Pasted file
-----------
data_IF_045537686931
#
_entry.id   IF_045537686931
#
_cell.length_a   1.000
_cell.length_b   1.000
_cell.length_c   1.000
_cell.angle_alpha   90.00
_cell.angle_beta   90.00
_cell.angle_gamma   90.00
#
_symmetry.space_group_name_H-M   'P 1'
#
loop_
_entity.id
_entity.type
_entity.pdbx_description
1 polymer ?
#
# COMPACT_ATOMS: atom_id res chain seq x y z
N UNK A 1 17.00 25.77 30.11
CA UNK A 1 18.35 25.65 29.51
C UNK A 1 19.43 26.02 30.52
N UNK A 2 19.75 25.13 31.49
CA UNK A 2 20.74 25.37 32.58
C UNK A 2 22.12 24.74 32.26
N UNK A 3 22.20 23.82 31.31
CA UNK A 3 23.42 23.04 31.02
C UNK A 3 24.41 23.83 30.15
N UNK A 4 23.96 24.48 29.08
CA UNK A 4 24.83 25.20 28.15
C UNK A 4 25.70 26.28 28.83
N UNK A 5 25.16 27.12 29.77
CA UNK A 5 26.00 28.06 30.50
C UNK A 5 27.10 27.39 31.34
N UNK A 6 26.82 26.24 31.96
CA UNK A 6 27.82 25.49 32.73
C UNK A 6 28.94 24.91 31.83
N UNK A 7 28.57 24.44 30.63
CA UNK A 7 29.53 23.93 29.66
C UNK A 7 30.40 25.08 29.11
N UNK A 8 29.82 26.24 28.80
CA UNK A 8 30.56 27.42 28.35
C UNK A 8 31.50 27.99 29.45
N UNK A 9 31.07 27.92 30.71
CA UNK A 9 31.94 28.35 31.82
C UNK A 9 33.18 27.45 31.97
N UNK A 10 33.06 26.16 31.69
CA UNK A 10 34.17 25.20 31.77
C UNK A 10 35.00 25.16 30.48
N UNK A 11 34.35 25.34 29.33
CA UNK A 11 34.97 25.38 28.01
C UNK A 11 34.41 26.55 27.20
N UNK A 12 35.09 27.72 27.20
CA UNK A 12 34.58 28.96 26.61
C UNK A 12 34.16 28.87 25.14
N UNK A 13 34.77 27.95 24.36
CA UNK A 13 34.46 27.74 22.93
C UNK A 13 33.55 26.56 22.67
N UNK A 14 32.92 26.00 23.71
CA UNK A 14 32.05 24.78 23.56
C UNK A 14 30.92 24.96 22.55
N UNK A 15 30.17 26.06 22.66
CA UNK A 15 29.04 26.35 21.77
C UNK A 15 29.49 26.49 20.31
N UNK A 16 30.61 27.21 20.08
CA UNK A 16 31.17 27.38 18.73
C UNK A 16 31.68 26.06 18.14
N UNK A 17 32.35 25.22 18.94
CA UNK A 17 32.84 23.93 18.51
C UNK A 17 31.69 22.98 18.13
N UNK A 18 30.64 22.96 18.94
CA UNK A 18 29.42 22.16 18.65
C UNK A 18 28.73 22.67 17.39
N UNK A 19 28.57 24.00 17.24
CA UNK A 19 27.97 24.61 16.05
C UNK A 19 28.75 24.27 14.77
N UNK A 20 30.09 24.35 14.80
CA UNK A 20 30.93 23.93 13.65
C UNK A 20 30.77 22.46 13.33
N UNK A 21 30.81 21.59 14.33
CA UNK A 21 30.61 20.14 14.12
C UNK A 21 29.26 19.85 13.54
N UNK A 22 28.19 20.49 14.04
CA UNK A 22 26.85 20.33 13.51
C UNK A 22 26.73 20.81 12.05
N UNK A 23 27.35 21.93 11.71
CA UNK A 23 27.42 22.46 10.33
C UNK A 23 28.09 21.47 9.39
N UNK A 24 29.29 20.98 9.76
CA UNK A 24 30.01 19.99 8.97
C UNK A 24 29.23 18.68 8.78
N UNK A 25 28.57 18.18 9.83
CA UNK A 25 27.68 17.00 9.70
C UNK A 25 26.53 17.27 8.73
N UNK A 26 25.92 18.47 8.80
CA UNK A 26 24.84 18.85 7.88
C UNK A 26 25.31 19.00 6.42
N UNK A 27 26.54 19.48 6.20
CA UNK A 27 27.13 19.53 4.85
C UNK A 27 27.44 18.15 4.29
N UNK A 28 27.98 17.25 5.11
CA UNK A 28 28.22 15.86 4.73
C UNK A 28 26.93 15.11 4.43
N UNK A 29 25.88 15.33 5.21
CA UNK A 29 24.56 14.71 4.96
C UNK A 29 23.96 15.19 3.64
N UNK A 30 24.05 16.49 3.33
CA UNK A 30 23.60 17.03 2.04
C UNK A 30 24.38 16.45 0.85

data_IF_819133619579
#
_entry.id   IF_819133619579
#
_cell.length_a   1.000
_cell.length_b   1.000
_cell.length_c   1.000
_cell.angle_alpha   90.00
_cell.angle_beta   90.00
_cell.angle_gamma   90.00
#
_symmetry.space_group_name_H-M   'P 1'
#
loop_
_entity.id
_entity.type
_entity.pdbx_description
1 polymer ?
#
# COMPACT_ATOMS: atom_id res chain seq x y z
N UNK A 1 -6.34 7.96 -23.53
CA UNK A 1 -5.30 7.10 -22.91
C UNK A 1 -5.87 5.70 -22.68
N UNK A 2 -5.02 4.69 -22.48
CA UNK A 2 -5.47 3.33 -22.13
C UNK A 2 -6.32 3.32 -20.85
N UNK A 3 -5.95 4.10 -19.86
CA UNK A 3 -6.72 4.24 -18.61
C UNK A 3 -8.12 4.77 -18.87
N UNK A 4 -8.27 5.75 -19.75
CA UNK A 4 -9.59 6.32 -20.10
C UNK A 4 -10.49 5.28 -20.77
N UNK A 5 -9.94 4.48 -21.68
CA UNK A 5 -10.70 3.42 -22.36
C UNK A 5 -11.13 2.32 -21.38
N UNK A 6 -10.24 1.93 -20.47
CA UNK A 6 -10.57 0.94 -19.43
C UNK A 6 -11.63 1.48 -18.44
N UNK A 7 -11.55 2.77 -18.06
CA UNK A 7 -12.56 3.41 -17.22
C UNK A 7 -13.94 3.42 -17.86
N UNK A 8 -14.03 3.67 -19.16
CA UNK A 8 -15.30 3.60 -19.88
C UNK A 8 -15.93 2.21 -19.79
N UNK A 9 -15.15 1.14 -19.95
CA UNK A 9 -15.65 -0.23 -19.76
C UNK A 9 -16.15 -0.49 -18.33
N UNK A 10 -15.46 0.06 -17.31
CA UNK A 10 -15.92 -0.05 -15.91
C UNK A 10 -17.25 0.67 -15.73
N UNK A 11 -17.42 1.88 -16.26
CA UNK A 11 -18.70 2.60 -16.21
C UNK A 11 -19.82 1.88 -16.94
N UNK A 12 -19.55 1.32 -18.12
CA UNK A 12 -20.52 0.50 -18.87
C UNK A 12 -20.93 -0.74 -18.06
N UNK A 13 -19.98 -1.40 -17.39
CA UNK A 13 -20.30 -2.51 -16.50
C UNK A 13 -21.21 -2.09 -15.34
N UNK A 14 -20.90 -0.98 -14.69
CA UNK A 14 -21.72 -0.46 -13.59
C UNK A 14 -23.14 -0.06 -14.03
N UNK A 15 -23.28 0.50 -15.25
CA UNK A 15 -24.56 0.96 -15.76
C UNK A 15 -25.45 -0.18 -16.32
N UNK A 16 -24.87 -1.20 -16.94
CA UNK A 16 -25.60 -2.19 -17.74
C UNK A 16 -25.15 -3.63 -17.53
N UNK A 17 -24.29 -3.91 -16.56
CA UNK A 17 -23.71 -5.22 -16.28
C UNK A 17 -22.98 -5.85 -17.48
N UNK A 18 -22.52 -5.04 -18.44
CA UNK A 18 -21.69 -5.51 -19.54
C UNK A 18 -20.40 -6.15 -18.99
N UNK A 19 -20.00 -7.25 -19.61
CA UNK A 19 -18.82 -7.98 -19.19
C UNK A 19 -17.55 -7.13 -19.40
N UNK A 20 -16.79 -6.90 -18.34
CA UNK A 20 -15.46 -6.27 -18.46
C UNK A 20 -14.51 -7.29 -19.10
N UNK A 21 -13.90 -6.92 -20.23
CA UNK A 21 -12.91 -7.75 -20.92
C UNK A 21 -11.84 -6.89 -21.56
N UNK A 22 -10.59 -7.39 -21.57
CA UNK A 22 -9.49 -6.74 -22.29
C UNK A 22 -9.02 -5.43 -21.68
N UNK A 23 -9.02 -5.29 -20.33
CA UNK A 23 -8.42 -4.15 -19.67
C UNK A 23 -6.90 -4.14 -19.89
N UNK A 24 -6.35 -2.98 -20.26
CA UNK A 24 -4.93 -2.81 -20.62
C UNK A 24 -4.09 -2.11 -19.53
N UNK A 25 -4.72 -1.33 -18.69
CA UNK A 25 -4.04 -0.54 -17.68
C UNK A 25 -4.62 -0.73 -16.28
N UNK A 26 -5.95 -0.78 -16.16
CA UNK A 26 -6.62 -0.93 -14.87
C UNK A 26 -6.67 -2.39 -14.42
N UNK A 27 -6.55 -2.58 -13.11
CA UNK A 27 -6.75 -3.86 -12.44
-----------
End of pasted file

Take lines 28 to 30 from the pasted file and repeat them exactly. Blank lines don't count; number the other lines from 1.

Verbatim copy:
CA UNK A 3 23.42 23.04 31.02
C UNK A 3 24.41 23.83 30.15
N UNK A 4 23.96 24.48 29.08